You know the old analogy of ripping off a Band-Aid, how it's better to just get it over and done with than try to do it slowly and perhaps less painfully? My husband used it this weekend when he tried to explain to me how he felt about the whole breaking down thing. It's something he's apparently been giving a lot of thought to recently, as his condition continues to deteriorate. (For those of you that use this blog as a way to keep tabs on him and his health, don't take that to mean anything major has happened that I'm not telling you. I just mean that he's already taken twelve sick/vacation days and it's only the first of May. You can draw your own conclusions.) While he's always known that with Marfan's Syndrome, it's more of a slow decline than anything acute, it kind of came to a head this weekend, while he was working his second job waiting tables.

     He always works a double on Saturdays and there are usually at least two other servers who are pulling doubles as well. However, my husband is the only one who waits tables as a second job; everyone else there is counting on their tips to pay the rent. While it's true that we need his extra income to get by, we do not rely on it to pay our bills; our day jobs cover that and then some. The people at the pub where he works know a little about his disorder and try to take it into consideration when it's time to start cutting people for the night. This past week was a bad one for us, since he had to take two days off work due to the pain in his back and when the boss found out, he let my husband know that he would try to cut him first when the time came. My husband really, really hates when that happens.

     He hates feeling like he can't pull his own weight at work, especially when he knows the others are already on their third double in a row and he's only there one day a week. I reminded him that it's not as if he's sitting around eating bon-bons the rest of the week - he does have a full-time gig. I may as well have been talking to a wall for all the effect it had on him. He made the comment, "It wouldn't be so bad if it were something like losing a leg, just over and done with, but this breaking down bit by bit has got to go." That struck me as a really interesting comment for him to make and not just because I don't agree with it.

     I know that I'm not in the same position as him, but after all, this blog is about me and how I deal with being married to someone with Marfan Syndrome. I look at it his disorder as compared to someone who falls victim to some sudden, horrible accident as six of one or a half-dozen of the other, as I think each has their own unique set of issues. Losing mobility suddenly is life-altering in a harsh way - one day you're skipping around all nimbly-bimbly and the next you can't feel your toes because you were in an horrific car accident. People don't always survive that kind of game-changer and though I'd think my husband would be appreciative of the chance that things might get better for him heath-wise (I know, snowball's chance in hell, but I can always hope), I'm not the one who has to deal with a body that used to be okay, but isn't anymore.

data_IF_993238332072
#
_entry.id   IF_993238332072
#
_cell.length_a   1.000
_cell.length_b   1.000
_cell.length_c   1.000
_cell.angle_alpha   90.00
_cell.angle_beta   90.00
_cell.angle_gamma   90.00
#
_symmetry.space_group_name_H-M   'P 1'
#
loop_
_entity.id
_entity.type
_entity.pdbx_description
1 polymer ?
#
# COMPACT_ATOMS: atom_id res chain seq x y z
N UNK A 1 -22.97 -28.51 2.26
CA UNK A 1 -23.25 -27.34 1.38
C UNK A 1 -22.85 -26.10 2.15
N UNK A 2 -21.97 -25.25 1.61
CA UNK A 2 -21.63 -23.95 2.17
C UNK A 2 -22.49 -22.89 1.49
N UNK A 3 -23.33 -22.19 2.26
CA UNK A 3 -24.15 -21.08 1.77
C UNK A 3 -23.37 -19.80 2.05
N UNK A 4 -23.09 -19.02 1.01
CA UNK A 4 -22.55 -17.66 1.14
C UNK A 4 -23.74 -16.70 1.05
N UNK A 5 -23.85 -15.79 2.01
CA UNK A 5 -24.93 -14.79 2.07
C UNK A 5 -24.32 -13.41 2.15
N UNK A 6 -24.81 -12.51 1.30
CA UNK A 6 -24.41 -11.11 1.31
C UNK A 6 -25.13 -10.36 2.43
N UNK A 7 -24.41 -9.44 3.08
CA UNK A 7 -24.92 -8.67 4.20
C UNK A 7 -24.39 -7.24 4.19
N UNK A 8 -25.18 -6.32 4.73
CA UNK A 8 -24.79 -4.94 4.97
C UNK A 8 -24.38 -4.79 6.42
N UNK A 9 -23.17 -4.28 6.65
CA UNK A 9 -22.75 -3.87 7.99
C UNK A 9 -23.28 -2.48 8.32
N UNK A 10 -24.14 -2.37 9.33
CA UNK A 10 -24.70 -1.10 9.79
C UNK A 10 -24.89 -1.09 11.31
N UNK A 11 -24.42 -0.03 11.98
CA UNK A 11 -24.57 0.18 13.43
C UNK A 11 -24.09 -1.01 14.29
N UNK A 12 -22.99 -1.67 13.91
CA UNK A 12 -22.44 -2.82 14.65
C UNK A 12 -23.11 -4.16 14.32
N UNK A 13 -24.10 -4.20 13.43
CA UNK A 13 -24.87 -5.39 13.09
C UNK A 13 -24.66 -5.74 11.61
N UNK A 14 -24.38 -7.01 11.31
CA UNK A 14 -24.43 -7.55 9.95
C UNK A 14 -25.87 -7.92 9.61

I can't imagine what it would be like to remember when I was a teenager or in my twenties and know that, while the issues were still there, they weren't at the point where they can't be ignored. My husband tells me about the things he used do with his friends and to know that he can't ever do it again? I can't even begin to comprehend. As most people get older, they look back on youthful adventures and shake their heads at their own brazenness, because while it may not have been the best idea, damned if it wasn't fun. He doesn't get that option, to think that he could do now what he could do then if he really wanted to and it, like so many other things, damn near breaks my heart when I think about it.

     He thinks about it a lot, does my husband. He thinks about what life used to be like and what it is now. In a lot of ways, it's much better now, mostly due to the fact that we found each other and now there's someone who can really take care of him. (That's only because I make him let me, though. He's so damn hardheaded that he'd try to take a cab to the hospital before he'd pick up the phone to call a friend or family member to take him.) In some ways, though, I can't help but wonder if he wishes for what used to be, when he didn't have to call into work four times a month and feel like a broken old man at the ripe old age of thirty-seven. I guess in some ways, a slow decline is worse than something happening suddenly. He's got a lot of time to dwell on what was and what's coming and what's coming is likely not pretty.